“The victims state that he has been told previously to stay off the property. While talking to the suspect, the victims said that he stated, ‘Fuck you, I’ll fuck you up,’” the report notes.
The June 26 incident is not the first time Jamerson has drawn scrutiny for profanity and run afoul of police, both here in Atlanta and when he lived in St. Louis.
Jamerson worked his “Ambassador of Mirth” character in St. Louis before moving to Atlanta, where in 2004 the Central West End Business Association stopped paying him as a street performer after complaints of profanity in his act, targeting business patrons and passersby he thought came to the area from the suburbs.
Atlanta men sentenced for Ga.’s first federal anti-gay hate crime
Christopher Cain and Dorian Moragne, who were convicted in Georgia’s first federal anti-gay hate crime case, were each sentenced June 26 to 10 months in prison and three years supervised release, according to the public affairs department the U. S. Attorney’s Northern District of Georgia Office. The two were also given 16 months credit for time served in state custody.
The cell phone video of the brutal anti-gay beating of Atlanta resident Brandon White, posted to a hip hop website last year, made the attackers seem particularly callous.
In the video that went viral, the young men, who were said to be members of the Jack City gang, were shown jumping an unsuspecting White as he exited a convenience store in southwest Atlanta and repeatedly called him “faggot”; one assailant also threw a tire on him.
Cain and Moragne, both of Atlanta, pleaded guilty to federal hate crimes charges April 18. Georgia does not have a hate crime law, and the federal hate crime law that includes crimes based on sexual orientation — the Matthew Shepard & James Byrd Jr. Hate Protections Act, signed into law by President Barack Obama in 2009 — has stringent requirements for federal jurisdiction.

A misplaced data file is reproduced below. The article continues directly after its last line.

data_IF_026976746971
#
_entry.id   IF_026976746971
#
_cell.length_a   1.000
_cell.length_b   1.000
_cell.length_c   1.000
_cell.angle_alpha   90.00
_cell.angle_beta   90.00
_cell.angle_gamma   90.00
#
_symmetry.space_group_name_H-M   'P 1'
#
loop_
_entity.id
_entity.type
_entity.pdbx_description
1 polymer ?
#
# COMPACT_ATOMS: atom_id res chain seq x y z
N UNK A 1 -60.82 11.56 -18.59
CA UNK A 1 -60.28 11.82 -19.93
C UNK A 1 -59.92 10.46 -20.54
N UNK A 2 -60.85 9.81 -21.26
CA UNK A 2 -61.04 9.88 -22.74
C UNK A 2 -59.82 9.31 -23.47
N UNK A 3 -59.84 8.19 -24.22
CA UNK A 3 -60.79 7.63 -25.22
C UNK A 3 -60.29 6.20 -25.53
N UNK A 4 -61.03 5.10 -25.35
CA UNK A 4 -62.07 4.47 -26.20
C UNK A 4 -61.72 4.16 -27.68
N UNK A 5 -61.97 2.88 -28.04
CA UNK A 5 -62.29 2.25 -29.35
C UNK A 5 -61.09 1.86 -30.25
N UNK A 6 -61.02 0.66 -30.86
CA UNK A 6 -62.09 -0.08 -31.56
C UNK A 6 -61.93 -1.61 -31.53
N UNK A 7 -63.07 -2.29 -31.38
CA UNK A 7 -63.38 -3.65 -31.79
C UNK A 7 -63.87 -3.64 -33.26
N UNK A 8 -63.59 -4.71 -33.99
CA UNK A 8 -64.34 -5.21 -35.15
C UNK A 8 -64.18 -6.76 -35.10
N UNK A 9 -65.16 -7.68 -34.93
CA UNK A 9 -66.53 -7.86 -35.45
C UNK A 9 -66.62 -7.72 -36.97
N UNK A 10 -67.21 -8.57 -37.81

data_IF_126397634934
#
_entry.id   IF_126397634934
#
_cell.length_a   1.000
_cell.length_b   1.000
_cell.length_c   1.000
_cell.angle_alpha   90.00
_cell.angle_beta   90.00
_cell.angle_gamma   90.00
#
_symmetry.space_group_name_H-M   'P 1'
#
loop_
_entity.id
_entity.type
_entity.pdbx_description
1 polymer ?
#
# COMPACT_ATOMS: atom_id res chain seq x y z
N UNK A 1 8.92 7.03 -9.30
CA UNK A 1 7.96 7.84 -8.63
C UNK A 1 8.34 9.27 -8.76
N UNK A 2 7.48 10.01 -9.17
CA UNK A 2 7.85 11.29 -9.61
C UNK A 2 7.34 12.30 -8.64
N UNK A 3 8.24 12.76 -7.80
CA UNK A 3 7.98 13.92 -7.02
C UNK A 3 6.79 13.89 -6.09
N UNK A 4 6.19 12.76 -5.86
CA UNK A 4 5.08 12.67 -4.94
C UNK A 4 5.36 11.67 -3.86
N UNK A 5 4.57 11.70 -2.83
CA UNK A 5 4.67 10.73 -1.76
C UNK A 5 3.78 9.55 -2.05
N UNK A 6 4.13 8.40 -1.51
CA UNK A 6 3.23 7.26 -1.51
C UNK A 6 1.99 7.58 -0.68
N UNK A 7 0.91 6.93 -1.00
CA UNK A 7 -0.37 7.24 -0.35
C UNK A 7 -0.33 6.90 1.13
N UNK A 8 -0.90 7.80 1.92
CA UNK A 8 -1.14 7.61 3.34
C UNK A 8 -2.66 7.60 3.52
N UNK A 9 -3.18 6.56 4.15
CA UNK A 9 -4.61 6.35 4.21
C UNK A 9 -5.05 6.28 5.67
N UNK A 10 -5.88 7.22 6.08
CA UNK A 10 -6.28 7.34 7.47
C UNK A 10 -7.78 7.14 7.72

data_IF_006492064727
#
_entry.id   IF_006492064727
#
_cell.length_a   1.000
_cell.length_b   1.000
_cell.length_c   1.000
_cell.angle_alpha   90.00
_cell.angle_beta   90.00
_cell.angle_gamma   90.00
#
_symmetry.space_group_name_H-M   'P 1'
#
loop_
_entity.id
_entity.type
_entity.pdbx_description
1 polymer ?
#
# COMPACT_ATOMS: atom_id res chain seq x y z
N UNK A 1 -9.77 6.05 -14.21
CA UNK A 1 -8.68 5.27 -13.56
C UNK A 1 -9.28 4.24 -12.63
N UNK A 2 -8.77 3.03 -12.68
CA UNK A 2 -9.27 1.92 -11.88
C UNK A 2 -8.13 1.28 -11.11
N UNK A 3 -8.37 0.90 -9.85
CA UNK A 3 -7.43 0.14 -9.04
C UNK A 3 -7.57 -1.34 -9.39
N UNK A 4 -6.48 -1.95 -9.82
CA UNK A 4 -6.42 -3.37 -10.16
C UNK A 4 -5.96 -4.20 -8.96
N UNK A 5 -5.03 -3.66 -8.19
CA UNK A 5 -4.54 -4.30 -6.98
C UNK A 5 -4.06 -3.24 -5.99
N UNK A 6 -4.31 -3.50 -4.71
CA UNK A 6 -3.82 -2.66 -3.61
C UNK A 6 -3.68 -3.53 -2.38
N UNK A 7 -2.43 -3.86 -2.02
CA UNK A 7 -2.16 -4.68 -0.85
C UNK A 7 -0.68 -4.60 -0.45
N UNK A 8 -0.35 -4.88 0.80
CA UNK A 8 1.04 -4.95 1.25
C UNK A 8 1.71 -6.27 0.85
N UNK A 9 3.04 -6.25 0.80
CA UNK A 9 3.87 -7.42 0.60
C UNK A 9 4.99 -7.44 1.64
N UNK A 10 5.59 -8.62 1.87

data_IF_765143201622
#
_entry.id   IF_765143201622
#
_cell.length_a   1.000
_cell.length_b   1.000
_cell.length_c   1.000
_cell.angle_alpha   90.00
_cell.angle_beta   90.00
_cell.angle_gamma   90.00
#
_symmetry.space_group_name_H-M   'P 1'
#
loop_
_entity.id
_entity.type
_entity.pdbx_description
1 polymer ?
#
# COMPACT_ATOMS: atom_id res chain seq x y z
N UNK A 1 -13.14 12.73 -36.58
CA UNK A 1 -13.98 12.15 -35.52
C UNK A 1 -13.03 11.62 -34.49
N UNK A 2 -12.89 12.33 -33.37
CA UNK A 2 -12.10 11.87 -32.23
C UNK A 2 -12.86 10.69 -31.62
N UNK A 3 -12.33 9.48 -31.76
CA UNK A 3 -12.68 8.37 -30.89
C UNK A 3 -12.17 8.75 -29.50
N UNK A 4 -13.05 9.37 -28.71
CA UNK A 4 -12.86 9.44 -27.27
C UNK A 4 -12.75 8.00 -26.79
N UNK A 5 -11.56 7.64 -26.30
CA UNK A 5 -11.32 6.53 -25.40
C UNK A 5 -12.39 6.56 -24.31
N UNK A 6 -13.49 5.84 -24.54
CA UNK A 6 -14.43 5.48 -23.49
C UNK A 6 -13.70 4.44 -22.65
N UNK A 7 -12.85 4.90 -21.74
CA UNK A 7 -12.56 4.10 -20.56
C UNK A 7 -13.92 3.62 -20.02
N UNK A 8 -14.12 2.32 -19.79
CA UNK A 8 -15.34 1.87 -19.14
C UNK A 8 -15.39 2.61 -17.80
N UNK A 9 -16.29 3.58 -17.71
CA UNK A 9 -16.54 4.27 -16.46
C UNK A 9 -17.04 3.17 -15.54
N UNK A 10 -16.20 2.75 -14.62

It was the cell phone video that allowed federal prosecution.
“The Hate Crimes statute confers jurisdiction if the defendant used an instrumentality of interstate commerce in connection with the offense,” U.S. Attorney Sally Quillian Yates told GA Voice. “Under the law, a telephone is such an instrumentality.”
New HIV case map shows ongoing high infection numbers in South
The Rolls School of Public Health at Emory University has released an update to AIDSvu, a compilation map of reported HIV/AIDS cases collected from 20 cities across the country.
Emory says the map is the most detailed picture of new HIV/AIDS cases publicly available. Data is collected from a variety of sources and is compiled into a single map.
“Our National HIV/AIDS Strategy calls for reducing new HIV infections by intensifying our efforts in HIV prevention where the epidemic is most concentrated. AIDSVu provides a roadmap to identifying those high-prevalence areas of the HIV epidemic and showing where the local testing resources are located,” said Patrick S. Sullivan, principal researcher for AIDSVu, via a media release.
High rates of HIV/AIDS cases in the Southeast are immediately noticeable, which is in line with CDC numbers.